Military IT transformation continues to be driven by need to exploit big data

Military hardware has long been capable of producing large amounts of information, however, as information demands on modern militaries and their supply chains becomes more onerous, it is now a necessity for military forces to develop new digital transformation and modernization programs to leverage the vast quantities of data they store and generate on a daily basis, according to GlobalData, a leading data and analytics company.

GlobalData’s latest report, ‘Big Data in Defense – Thematic Research’, reveals that, given more and more operations are performed using multiple parts of the modern military, the ability big data provides to pass data and update situations with extreme rapidity is regarded as being essential.

William Davies, Aerospace and Defense Analyst at GlobalData, comments: “Militaries are increasingly getting to grips with the scale of the challenges they face, but there are still significant development obstacles in utilizing big data – namely upgrading legacy IT infrastructure to facilitate the collection and use of large datasets. The major focus of armed forces in the coming years will be to ensure that their own IT infrastructure is up to date and can effectively communicate before the task of utilizing big data becomes more realistic.”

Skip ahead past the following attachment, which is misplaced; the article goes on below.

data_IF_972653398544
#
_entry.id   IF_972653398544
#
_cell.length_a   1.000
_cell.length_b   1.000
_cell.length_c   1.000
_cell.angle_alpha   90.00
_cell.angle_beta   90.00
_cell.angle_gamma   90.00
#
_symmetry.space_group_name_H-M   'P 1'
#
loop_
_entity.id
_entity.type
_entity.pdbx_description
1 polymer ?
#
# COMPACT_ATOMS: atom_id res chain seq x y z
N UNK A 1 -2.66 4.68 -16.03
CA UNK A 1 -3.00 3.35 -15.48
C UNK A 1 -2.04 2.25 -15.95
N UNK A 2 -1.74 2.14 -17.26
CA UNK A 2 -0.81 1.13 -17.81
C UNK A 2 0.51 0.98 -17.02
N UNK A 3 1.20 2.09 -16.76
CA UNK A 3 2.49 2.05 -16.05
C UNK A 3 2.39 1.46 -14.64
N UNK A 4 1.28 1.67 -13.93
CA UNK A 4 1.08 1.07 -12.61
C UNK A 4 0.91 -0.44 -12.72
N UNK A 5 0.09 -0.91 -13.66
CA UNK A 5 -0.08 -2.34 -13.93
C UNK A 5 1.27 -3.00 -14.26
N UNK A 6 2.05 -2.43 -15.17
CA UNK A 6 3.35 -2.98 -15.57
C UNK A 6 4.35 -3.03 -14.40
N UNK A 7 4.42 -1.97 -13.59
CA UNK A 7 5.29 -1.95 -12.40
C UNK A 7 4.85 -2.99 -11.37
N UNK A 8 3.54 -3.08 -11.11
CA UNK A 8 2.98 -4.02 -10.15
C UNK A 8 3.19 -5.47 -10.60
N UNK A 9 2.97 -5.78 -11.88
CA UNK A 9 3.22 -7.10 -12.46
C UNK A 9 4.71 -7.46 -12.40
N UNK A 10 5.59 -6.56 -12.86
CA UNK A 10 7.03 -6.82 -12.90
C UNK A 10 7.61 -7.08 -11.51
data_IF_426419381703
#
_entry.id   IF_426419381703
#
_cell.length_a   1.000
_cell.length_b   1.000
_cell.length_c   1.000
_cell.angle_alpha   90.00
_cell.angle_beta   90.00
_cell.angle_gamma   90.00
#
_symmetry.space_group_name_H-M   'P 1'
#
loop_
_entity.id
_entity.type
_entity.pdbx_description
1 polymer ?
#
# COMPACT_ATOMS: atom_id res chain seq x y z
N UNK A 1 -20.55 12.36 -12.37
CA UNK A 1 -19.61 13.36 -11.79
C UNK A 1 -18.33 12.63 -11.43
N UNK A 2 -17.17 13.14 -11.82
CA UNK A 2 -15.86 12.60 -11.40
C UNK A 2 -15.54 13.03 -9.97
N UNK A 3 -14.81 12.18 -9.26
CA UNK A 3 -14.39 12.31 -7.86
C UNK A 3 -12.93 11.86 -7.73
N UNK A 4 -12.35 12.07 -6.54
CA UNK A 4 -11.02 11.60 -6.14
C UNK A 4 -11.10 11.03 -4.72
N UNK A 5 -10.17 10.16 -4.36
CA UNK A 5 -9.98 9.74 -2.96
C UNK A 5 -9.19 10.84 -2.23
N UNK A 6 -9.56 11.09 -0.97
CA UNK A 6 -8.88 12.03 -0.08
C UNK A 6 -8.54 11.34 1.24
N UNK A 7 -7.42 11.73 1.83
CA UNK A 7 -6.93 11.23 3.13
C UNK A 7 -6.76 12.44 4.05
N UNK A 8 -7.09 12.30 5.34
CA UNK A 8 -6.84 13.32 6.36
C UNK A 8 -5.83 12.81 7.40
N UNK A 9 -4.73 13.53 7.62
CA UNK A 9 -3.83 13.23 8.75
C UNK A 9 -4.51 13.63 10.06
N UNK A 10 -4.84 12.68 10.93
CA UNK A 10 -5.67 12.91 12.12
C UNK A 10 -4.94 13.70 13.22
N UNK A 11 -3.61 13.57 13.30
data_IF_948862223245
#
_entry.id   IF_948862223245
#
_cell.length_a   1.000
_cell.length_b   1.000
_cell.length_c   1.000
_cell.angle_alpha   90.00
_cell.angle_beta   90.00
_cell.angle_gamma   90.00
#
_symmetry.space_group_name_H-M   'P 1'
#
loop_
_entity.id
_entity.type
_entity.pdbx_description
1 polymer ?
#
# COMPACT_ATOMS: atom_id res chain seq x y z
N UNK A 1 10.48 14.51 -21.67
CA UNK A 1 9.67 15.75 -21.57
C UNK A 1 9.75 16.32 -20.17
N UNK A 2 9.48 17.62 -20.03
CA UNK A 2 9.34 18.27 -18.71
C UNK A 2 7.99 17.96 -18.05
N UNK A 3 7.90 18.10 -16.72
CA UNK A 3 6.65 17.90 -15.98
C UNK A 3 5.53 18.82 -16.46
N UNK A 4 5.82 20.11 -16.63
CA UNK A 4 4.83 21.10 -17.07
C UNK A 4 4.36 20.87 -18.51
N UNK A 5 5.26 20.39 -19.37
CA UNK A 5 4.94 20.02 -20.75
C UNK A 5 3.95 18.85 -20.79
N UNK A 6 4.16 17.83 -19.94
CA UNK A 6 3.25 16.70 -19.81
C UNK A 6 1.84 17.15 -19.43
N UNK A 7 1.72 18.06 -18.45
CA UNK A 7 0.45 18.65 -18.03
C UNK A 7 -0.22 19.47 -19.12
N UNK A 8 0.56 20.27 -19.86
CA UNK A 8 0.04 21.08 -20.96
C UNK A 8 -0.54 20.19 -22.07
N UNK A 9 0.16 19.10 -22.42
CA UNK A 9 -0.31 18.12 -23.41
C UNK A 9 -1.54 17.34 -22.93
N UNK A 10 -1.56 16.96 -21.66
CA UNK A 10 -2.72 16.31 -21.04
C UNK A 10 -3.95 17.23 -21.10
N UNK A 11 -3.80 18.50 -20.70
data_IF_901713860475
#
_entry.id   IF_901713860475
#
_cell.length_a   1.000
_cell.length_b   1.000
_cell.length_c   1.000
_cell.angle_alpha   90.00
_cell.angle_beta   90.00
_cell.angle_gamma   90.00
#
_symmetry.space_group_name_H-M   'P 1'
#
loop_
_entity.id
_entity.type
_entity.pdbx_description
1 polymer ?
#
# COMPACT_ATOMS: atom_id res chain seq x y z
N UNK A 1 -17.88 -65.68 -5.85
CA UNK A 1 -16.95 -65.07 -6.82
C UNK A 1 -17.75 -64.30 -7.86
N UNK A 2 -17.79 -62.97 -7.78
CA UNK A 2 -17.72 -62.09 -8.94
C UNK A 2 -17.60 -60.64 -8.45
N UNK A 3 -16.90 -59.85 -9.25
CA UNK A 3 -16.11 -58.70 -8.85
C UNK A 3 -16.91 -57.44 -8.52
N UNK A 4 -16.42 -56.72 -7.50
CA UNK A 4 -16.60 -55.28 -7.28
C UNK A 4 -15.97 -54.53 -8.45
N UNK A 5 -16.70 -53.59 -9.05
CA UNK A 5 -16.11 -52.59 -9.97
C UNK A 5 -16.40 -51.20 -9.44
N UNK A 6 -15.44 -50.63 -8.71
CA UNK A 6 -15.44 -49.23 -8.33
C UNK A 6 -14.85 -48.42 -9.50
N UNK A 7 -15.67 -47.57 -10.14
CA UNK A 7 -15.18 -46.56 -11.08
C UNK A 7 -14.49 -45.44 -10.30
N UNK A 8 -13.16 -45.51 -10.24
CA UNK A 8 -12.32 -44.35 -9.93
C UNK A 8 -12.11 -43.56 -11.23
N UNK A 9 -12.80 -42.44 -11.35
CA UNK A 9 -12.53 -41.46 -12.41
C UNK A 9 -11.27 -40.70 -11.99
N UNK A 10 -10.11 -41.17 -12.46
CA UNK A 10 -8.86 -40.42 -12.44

Defense IT capability has been acquired over many years, with resilience as the primary requirement. However, even just getting these legacy siloes to talk to each other is challenging. Therefore, updating different military networks so they can communicate and form parts of the same overall system will be a key goal of modern military planners.

Technology companies are becoming increasingly instrumental to operational military efficacy and are regularly engaged as top contractors to defense organizations worldwide. However, generating capability here often means traditional acquisition processes need to change for these organizations, as defense acquisition needs to be more agile to fully exploit the capabilities offered by big data analysis.

Davies adds: “While militaries increasingly recognize this need, it is crucial that they become a more ‘intelligent customer’ and engage with a wider, more open market than they are often used to when generating capability. Militaries must develop the ability to analyze and create actionable information from big data as the opportunities this will bring will be wide-ranging.”

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